Advanced Cases

Advanced Cases #

Analyze static/dynamic library code #

How to detect races in library code without a “main” method? This tutorial showcases this feature with a simple RingBuffer library libringbuffer.a, available on github.

This tutorial assumes that you have gone through one of the three starter case tutorials and have successfully run Coderrect.

Checkout the code and run coderrect with the following commands:

$ git clone
$ cd tutorial/ringbuffer && cmake .
$ coderrect -t make

Coderrect will detect two public APIs in this library

1) RingBuffer::Consume       2) RingBuffer::Publish    

Please select APIs by entering their numbers or names (e.g. 1,2,RingBuffer::Consume,RingBuffer::Publish): 

In the terminal, type 1,2,3 and press Enter, Coderrect will report a race:

==== Found a race between: 
line 24, column 13 in ringbuffer_lib.cpp AND line 31, column 13 in ringbuffer_lib.cpp
Thread 1: 
 22|            buffer_[write_pos_] = value;
 23|            write_pos_++;
>24|            available_++;
 25|            return true;
 26|        }
>>>Stack Trace:
>>>  coderrect_cb.1
>>>    RingBuffer::Publish(int)
Thread 2: 
 29|    }
 30|    bool RingBuffer::Consume(int *r) {
>31|        if (available_ == 0) {
 32|            return false;
 33|        }
>>>Stack Trace:
>>>  coderrect_cb.2
>>>    RingBuffer::Consume(int*)
detected 1 races in total.

Behind the scene, Coderrect “simulates” the library’s behavior that RingBuffer::Publish and RingBuffer::Consume can be executed simultaneously by multiple threads. Even though there exists no “main” function, Coderrect will create two concurrent threads to invoke each API and detects the race.

Configuring Entry Points 

The library contains two public APIs: “RingBuffer::Publish” and “RingBuffer::Consume”, which can be called by multiple threads on a shared RingBuffer. To detect races in this library, users can also specify these APIs as entry points in a configuration file “.coderrect.json

// .coderrect.json
  "entryPoints": [

Note: the namespace “RingBuffer::” can be skipped when no ambiguity exists.

Place the above configuration file under where you run Coderrect. Then run coderrect -t make again. You will see that the same race is reported.

More Advanced Option

Even better, configuring the entry points is unnecessary, but these entry points can be discovered automatically by Coderrect with the option -racedetect.analyzeApi. 

$ coderrect -t -racedetect.analyzeApi make

You will see that the same race as before is reported without any configuration. 

Caveat: Coderrect currently does not infer if an API must be executed before another. If that’s the case, false positives may be generated. To avoid them, explicitly configure entry points. 

The full library code is shown below.


#include <cstddef>
#include <stdexcept>
    class RingBuffer {
        int *buffer_;
        size_t write_pos_;
        size_t available_;
        size_t capacity_;

        RingBuffer(size_t capacity);

        bool Publish(int value);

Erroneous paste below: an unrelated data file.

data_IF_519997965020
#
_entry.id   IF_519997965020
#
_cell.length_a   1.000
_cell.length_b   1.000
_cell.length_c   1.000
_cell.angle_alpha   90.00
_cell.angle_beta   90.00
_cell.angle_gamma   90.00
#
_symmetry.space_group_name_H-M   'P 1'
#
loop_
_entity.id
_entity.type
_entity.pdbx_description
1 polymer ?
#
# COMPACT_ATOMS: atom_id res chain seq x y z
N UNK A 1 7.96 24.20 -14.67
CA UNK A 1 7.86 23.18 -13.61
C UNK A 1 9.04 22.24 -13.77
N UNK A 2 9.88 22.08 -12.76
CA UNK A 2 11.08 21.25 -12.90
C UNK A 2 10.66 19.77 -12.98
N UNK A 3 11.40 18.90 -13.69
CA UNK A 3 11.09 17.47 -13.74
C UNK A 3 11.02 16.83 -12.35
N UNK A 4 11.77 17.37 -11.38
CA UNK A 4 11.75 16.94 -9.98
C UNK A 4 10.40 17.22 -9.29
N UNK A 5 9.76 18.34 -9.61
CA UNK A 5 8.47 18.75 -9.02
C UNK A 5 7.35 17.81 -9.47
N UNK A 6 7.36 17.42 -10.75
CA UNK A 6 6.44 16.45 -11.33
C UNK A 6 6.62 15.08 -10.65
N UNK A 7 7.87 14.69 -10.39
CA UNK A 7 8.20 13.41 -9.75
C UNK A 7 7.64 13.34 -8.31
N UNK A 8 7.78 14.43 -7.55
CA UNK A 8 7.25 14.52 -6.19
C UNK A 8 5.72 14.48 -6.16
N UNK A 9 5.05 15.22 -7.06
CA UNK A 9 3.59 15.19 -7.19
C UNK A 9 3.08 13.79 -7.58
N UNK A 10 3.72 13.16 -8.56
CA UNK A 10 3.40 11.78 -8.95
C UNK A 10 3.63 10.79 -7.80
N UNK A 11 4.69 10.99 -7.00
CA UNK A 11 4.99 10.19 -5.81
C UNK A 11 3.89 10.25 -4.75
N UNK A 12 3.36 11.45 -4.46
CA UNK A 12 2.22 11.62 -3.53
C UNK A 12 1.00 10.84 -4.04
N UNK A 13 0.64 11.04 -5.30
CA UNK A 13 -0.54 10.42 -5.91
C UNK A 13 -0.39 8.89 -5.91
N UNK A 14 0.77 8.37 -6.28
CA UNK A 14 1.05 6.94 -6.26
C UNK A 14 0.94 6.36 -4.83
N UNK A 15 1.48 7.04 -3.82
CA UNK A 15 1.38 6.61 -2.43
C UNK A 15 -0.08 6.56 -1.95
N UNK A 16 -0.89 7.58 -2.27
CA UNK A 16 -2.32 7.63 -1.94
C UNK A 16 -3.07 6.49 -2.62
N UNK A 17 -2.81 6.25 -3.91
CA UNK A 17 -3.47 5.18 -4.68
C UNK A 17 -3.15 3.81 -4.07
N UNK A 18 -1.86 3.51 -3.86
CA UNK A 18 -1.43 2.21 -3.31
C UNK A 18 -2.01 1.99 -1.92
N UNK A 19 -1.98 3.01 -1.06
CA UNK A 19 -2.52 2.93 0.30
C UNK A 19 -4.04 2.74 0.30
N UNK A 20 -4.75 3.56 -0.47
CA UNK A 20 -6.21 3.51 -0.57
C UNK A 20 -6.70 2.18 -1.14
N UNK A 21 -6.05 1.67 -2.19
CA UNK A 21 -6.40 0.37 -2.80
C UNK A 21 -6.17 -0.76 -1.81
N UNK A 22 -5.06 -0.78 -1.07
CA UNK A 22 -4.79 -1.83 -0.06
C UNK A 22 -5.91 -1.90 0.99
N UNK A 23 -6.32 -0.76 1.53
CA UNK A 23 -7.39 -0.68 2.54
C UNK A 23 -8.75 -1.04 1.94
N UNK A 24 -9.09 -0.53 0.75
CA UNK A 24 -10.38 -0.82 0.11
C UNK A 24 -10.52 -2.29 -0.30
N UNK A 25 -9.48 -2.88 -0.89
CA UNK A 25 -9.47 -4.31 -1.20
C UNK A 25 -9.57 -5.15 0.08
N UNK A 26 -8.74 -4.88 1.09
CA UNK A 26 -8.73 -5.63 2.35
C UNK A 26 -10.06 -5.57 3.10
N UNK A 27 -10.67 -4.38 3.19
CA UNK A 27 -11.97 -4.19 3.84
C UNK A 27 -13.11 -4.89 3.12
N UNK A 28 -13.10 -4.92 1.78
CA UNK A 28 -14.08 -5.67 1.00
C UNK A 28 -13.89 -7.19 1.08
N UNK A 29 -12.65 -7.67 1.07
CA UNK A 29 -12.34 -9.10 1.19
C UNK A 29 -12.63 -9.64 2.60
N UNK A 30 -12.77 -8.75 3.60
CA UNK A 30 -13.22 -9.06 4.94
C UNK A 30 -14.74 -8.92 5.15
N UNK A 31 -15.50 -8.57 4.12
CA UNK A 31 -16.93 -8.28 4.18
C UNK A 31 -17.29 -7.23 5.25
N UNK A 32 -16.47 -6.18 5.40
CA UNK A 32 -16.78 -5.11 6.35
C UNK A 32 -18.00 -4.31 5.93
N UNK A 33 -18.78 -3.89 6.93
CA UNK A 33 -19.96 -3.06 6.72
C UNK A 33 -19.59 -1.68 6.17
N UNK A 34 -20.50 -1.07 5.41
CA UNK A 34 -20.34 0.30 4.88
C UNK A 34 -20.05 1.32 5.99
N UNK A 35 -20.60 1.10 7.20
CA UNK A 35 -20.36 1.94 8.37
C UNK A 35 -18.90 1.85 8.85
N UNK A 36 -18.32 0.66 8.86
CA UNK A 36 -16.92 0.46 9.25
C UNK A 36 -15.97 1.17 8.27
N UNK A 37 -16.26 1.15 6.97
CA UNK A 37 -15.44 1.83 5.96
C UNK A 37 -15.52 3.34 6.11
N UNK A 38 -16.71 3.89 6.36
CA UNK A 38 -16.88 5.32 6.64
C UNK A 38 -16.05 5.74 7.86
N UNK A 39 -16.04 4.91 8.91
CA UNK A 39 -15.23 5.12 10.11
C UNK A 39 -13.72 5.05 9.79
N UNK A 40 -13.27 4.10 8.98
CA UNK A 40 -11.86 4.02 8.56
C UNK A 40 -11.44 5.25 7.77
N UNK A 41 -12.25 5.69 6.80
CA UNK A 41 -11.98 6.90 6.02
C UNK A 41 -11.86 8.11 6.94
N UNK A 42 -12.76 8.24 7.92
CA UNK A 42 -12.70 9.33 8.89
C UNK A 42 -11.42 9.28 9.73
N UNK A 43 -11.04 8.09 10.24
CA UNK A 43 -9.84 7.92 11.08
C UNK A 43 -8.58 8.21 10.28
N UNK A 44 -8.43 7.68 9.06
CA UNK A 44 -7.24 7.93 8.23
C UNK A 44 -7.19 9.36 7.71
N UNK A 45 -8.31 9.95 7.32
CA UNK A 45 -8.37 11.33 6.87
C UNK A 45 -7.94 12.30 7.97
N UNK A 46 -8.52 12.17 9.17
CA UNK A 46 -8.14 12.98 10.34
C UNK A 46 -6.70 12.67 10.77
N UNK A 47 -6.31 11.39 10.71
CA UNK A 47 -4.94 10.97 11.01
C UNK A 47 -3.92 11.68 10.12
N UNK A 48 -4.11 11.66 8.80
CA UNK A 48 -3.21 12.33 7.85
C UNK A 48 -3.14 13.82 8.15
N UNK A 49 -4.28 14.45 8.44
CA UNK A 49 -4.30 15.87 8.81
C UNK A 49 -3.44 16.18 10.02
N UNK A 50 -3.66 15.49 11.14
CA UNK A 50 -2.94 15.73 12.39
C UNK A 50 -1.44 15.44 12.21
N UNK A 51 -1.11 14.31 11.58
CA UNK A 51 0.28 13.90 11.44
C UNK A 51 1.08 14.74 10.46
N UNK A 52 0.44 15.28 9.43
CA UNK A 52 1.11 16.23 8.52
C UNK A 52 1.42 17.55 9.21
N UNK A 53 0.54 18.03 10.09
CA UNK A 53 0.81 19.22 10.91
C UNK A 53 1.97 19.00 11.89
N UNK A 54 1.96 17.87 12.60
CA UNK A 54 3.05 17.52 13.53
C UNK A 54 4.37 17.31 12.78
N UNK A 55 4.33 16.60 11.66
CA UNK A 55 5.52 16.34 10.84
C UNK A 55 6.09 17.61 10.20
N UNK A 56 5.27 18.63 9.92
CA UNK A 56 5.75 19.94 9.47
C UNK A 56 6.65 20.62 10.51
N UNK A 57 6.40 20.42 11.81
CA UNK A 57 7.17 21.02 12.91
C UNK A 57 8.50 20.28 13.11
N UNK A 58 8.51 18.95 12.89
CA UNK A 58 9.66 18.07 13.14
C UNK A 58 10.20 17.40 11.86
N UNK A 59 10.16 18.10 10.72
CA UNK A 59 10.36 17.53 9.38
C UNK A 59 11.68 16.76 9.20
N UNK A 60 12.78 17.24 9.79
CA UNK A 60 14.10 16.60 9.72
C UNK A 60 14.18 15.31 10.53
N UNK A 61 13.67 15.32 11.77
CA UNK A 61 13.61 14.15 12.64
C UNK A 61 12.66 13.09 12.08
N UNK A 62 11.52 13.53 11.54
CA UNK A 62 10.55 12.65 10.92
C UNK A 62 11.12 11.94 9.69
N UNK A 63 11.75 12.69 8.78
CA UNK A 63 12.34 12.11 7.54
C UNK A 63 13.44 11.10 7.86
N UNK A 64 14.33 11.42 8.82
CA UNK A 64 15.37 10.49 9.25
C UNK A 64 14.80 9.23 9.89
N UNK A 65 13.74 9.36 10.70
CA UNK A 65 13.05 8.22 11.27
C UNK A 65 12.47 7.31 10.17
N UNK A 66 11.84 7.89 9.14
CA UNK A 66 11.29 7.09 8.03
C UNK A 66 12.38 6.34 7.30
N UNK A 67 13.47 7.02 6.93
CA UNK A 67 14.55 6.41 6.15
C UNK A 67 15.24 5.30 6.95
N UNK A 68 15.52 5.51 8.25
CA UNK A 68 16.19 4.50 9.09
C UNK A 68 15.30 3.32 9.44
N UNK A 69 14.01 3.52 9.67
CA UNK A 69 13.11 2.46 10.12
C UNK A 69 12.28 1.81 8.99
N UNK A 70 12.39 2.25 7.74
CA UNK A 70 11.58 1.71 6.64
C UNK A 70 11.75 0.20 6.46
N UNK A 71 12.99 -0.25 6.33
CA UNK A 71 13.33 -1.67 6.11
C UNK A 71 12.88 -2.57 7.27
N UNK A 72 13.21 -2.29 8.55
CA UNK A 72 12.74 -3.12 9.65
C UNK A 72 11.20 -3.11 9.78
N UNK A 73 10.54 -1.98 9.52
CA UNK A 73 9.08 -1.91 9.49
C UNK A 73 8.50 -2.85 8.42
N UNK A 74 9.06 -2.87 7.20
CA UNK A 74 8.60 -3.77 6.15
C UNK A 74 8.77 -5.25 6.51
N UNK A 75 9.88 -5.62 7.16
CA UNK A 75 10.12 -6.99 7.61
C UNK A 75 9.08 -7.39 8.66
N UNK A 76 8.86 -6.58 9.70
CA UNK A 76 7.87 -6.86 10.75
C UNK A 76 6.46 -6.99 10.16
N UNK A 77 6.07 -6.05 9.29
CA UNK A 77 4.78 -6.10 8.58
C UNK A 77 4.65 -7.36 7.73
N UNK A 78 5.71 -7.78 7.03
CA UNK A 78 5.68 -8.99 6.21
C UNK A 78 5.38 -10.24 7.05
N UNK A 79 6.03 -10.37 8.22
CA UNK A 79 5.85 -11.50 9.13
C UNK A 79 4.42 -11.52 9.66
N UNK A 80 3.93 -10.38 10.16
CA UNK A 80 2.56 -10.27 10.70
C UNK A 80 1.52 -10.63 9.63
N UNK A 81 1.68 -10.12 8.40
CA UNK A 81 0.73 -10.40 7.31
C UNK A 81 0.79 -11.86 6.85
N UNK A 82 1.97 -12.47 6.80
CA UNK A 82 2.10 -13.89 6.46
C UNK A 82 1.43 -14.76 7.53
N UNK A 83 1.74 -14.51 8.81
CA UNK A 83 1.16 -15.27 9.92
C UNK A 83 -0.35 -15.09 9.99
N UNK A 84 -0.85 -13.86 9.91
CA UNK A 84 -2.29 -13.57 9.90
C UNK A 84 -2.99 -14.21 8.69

bool Consume(int *r);

#include "ringbuffer_lib.h"

    RingBuffer::RingBuffer(size_t capacity) : capacity_(capacity) {
        if (capacity == 0)
            throw std::invalid_argument("capacity must be greater than 0");

        buffer_ = new int[capacity];
        available_ = 0;
        write_pos_ = 0;
    RingBuffer::~RingBuffer() {
        if (buffer_ != nullptr)
            delete[] buffer_;
    bool RingBuffer::Publish(int value) {
        if (available_ < capacity_) {
            if (write_pos_ >= capacity_) {
                write_pos_ = 0;
            buffer_[write_pos_] = value;
            return true;

        return false;
    bool RingBuffer::Consume(int *r) {
        if (available_ == 0) {
            return false;
        int next_slot = write_pos_ - available_;
        if (next_slot < 0) {
            next_slot += capacity_;
        *r = buffer_[next_slot];
        return true;

Here is the file “CMakeLists.txt“:

cmake_minimum_required(VERSION 3.13)
add_library(ringbuffer STATIC

Coderrect Fast and Exhaust Modes #

At different phases of the software development, developers may have different time and resource constraints. When editing code in an IDE, users may like to run Coderrect repeatedly and see the results as fast as possible. When testing code before a release, users may want to run Coderrect overnight on machines with large memory and core counts to exhaustively check all possible errors. 

Pay-as-you-go detection

To fit in different use scenarios, Coderrect offers pay-as-you-go detection: the more time you afford to run Coderrect, the better results, i.e., more code coverage and more precise results, you will likely get.

Coderrect has three modes: default, fast, and exhaust. These modes can be configured by the -mode option:

$ coderrect -mode=[default|fast|exhaust] 

Default mode aims to fit most uses. It exploits a balance between performance, code coverage and precision. The default mode is pretty fast and scalable: it can analyze over a million lines of C/C++ code such as the Linux kernel in less than ten minutes. 

Fast mode is optimized for speed. For large code base it can be many times faster than the default mode, even though it may possibly lose some analysis precision. At code development time, users may prefer to run Coderrect with “-mode=fast” to turn on the fast mode to reduce the waiting time. 

$ coderrect -mode=fast make

Exhaust mode is optimized for coverage and will exhaustively check all possible races under all code paths, all files and modules, as well as all call chains and dependencies. 

At nightly build time, you may prefer to run Coderrect with “-mode=exhaust” to find all possible race conditions as precise as possible when there is enough time to run (e.g., eight hours): 

$ coderrect -mode=exhaust make

Sample Performance Results on Redis

The following shows the performance of the fast mode on analyzing the Redis server:

The fast mode finishes in less than two minutes and detects 12 races:

The following shows the performance of the exhaust mode on analyzing the Redis server:

The exhaust mode finishes in around 75 mins and detects 22 races: